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Printed on the ob/gyn practice's letterhead and included in the grip of papers they give new patients:<br><div style="margin:20px;margin-top:5px;">
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<table border="0" cellpadding="6" cellspacing="0" width="99%"><tr><td class="alt2" style="border:1px inset;">
<div style="text-align:center;">DOULAS</div>
<br>
In the last few years, doulas have been gaining in popularity as support persons for women in labor. Their function and role in the labor and delivery process has generally been positive in other communities and, indeed, our response has always been positive for any aspect of care that assists the laboring mother, and we would hope to continue in our support of such persons. Not surprisingly though, there have been some conflicts reported between doulas and the nursing as well as medical staff of other hospitals. This has occurred when doulas have exceeded their function of emotional and physical support (back rubbing, assistance into the tub, etc.) and begun to give medical advice on labor management.<br><br>
Therefore, if you plan on hiring a doula, we ask that you be sure you know of their training and philosophy. If your desire is to have a person there for moral support because there is no one in your circle of family or friends who can supply this need, then please feel free to arrange for a doula. However, if you feel that you need such a person to help you decide whether to accept medical procedures, such as i.v. hydration, labor induction/augmentation, cesarean section and other procedures or medications that may directly affect the health of your baby, and that you would be at all likely to follow their advice <i>against the advice of your physician or the nursing staff at the hospital</i>, then we will ask you to find another obstetrician or midwife.<br><br>
If you have any questions whatsoever about this policy, please discuss this with any of us sooner rather than later.<br><br>
Sincerely,<br><br>
and signatures</td>
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is this seeming snarky to anyone else here, or just to me?<br><br>
-anj119
 

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<div>Originally Posted by <strong>anj119</strong> <a href="/community/forum/post/6494195"><img alt="View Post" class="inlineimg" src="/community/img/forum/go_quote.gif" style="border:0px solid;"></a></div>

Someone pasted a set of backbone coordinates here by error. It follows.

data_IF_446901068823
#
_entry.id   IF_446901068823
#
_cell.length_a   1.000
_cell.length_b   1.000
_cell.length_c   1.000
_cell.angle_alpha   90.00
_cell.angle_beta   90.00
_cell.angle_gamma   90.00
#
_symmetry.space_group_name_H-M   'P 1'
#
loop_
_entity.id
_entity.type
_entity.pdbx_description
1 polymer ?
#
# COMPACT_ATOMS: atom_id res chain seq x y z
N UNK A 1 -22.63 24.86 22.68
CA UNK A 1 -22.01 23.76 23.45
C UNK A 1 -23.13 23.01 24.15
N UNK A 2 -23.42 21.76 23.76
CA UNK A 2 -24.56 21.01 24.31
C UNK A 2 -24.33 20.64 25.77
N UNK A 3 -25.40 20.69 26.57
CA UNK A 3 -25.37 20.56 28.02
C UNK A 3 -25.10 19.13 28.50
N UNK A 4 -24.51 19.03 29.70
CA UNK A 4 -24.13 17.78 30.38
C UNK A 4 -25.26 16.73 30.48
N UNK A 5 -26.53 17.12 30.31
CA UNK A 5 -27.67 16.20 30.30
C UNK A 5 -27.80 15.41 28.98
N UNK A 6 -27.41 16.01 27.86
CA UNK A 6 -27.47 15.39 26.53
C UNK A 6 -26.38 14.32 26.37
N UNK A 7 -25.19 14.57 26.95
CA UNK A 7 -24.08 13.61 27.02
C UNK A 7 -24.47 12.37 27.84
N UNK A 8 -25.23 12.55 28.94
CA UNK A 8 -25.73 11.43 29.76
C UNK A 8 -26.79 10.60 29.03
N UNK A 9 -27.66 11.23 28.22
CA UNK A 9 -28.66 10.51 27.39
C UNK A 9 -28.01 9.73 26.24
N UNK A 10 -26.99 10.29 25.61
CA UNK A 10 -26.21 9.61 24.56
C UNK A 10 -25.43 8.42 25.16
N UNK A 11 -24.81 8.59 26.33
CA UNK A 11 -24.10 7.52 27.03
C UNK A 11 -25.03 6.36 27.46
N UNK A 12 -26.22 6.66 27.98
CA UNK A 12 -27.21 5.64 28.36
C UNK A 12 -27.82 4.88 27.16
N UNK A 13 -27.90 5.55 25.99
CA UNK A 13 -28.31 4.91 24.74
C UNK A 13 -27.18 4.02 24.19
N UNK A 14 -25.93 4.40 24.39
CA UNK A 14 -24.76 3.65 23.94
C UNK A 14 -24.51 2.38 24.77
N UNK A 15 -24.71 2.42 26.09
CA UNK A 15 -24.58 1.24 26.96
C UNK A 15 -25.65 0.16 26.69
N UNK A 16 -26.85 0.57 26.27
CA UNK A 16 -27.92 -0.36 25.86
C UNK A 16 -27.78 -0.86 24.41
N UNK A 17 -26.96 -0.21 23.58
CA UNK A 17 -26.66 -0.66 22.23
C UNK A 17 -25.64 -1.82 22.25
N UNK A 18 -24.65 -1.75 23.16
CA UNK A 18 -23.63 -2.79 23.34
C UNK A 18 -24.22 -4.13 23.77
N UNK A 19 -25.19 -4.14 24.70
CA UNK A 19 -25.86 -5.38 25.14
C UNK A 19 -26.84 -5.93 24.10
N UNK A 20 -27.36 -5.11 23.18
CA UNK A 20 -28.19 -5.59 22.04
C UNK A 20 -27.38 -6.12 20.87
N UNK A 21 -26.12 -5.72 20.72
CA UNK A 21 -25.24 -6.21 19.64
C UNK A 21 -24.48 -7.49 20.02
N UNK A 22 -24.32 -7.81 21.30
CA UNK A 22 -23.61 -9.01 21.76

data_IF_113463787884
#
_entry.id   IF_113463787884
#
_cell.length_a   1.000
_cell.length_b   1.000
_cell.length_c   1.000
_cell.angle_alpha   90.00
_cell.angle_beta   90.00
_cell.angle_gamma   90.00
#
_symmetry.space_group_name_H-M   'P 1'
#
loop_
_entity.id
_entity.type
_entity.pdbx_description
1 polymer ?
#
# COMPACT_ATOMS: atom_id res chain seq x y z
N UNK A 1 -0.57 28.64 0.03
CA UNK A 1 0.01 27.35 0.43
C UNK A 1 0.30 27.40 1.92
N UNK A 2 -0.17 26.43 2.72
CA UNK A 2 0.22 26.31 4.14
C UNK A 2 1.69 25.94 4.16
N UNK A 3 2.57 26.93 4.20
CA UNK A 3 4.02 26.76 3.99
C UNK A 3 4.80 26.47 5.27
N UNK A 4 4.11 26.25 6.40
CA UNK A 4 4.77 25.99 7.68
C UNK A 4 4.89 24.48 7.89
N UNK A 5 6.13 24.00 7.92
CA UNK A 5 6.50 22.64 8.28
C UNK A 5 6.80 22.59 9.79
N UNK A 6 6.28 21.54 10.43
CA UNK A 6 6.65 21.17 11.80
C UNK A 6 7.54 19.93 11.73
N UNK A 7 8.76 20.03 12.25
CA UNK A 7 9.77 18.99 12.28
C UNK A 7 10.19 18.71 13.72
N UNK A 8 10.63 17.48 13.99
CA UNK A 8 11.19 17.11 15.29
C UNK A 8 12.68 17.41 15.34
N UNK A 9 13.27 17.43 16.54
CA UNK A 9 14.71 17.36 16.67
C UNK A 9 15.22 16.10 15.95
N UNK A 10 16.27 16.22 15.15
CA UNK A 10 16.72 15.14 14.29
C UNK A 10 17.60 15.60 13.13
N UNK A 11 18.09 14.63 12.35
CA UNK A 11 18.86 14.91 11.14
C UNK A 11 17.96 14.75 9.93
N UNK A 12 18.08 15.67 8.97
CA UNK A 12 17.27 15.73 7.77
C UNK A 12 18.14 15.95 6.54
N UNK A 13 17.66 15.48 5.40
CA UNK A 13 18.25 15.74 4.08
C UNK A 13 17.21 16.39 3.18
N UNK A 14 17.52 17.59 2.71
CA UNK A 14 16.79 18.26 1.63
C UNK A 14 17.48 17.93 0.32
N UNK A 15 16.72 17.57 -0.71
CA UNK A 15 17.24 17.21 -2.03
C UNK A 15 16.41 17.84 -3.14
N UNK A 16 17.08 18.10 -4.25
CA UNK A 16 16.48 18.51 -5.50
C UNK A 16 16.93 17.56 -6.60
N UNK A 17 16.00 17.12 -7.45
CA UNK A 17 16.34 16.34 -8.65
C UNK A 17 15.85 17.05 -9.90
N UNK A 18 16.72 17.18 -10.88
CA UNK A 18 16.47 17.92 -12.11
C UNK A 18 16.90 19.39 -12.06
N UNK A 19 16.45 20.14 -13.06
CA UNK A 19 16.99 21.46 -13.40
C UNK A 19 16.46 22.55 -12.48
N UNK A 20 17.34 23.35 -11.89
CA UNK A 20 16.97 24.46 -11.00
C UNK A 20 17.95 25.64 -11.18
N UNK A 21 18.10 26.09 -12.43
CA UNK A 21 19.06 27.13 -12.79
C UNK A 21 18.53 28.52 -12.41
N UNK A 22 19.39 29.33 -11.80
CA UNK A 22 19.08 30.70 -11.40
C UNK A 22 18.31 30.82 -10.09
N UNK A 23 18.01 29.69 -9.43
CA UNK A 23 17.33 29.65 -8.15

<div style="font-style:italic;">Printed on the ob/gyn practice's letterhead and included in the grip of papers they give new patients:<br><br><br>
is this seeming snarky to anyone else here, or just to me?<br><br>
-anj119</div>
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Sounds like the OBs have thier speculums in a twist !
 

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A Doula is not a substitute for someone who has "<i><b>no one in your circle of family or friends.</b></i>" A doula is very different support than DH, sister.... And yes, she can run a bit of blockade between you and medical staff. This is part of her purpose. So you don't have to be telling a nurse every five minutes "NO, I do not want the epidural. Get it out of my face." Or whatever your wishes are.<br><br>
This seems very, very anti-doula to me.
 

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<img alt="" class="inlineimg" src="http://www.mothering.com/discussions/images/smilies/irked.gif" style="border:0px solid;" title="irked">:<br><br>
Ugh. That's ridiculous...
 

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<div style="margin:20px;margin-top:5px;">
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<div>Originally Posted by <strong>anj119</strong> <a href="/community/forum/post/6494195"><img alt="View Post" class="inlineimg" src="/community/img/forum/go_quote.gif" style="border:0px solid;"></a></div>
<div style="font-style:italic;">Printed on the ob/gyn practice's letterhead and included in the grip of papers they give new patients:<br><br><br>